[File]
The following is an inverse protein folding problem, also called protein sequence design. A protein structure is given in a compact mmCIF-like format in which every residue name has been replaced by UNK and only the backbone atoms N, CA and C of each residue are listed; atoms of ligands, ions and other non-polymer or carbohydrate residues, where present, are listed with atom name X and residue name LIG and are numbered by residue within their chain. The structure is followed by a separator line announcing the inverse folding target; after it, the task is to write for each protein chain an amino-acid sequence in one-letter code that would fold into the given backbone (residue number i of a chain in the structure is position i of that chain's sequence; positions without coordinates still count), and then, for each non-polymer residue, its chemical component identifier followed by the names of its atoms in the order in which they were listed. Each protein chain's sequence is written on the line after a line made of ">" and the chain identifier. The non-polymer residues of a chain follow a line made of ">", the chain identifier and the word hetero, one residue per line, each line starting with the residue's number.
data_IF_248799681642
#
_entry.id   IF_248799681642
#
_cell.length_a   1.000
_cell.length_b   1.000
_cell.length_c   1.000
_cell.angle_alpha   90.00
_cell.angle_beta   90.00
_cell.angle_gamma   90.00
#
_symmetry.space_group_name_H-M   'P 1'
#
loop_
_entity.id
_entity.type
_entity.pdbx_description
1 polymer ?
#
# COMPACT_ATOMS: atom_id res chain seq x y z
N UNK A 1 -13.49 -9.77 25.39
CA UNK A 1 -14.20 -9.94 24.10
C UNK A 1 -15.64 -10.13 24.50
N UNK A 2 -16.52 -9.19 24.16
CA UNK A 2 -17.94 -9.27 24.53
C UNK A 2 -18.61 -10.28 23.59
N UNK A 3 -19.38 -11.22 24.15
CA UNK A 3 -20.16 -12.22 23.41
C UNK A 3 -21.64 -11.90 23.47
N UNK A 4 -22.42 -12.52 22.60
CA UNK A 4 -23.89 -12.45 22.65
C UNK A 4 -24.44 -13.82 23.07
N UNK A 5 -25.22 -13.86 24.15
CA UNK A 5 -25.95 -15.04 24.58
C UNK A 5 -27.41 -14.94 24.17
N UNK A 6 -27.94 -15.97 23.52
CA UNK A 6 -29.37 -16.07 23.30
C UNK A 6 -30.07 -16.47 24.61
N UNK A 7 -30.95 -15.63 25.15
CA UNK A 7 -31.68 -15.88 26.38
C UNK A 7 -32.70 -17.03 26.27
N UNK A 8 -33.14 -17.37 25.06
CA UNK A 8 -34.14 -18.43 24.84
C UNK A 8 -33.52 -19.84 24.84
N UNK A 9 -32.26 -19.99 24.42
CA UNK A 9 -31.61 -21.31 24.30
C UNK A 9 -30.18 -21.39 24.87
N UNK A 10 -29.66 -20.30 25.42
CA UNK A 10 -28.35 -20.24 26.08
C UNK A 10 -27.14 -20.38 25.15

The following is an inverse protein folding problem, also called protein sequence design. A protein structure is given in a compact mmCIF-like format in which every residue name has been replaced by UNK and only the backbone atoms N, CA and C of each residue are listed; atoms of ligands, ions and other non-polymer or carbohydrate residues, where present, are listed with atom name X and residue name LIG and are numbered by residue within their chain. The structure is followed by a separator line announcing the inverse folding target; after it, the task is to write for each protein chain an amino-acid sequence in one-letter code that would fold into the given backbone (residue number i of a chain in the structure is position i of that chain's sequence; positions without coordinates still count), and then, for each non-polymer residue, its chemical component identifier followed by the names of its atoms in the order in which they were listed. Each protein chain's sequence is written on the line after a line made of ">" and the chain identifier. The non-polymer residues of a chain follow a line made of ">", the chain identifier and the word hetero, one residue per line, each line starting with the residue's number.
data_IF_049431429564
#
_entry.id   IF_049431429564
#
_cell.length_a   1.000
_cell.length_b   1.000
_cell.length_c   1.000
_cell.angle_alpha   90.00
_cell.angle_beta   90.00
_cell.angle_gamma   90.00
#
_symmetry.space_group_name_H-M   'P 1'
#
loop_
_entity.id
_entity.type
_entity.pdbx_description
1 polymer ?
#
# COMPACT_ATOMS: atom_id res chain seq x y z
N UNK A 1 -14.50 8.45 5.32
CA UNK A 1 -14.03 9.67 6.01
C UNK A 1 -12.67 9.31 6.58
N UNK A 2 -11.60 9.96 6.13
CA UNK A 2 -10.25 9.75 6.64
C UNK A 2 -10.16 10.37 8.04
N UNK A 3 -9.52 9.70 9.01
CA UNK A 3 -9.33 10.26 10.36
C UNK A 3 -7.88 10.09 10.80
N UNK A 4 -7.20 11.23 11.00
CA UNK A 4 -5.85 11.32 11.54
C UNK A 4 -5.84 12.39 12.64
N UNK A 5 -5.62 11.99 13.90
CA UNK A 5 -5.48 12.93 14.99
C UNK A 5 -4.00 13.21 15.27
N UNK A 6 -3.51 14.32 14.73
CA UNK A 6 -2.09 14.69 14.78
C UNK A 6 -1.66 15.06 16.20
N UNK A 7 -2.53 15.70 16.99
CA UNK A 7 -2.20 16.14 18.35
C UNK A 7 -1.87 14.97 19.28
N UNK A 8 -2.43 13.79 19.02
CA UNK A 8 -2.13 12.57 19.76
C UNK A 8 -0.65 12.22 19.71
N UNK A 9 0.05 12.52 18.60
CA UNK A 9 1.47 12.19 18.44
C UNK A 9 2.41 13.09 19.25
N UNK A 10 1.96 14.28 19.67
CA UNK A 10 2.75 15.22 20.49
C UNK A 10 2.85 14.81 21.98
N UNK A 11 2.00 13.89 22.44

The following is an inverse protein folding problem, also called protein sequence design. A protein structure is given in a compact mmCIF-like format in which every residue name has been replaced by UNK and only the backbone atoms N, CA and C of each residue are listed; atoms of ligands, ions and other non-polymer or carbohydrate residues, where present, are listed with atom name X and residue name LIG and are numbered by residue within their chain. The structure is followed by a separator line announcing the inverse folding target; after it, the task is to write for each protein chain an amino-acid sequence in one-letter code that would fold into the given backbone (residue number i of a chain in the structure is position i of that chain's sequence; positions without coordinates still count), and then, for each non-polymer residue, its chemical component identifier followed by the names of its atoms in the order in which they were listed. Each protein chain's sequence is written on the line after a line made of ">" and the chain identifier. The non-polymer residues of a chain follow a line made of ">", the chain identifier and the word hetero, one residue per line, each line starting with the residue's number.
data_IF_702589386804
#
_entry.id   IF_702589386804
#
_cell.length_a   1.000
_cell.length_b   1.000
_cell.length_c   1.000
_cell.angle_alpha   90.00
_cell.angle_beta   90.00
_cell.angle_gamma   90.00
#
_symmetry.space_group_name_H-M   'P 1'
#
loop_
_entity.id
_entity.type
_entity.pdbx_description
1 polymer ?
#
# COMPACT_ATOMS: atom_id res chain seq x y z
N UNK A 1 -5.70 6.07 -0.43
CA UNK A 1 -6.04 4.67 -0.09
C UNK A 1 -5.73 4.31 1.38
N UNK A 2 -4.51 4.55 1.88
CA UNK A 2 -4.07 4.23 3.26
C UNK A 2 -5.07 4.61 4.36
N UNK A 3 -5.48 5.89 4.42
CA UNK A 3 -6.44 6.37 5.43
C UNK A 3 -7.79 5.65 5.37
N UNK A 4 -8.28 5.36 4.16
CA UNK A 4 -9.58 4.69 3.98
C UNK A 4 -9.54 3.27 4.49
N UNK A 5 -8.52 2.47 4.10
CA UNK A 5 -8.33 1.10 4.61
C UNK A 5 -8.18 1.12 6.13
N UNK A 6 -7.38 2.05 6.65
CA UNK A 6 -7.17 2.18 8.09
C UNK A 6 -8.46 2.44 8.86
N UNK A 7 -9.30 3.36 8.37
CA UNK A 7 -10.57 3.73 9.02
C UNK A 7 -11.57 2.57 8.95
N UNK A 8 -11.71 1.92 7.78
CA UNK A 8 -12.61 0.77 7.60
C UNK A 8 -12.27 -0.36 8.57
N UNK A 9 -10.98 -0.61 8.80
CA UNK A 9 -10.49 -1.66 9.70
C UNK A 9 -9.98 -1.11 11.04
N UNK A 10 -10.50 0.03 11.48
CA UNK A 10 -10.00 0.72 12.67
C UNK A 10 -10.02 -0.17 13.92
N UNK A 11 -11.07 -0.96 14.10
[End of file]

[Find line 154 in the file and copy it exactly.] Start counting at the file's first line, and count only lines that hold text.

C UNK A 10 -10.02 -0.17 13.92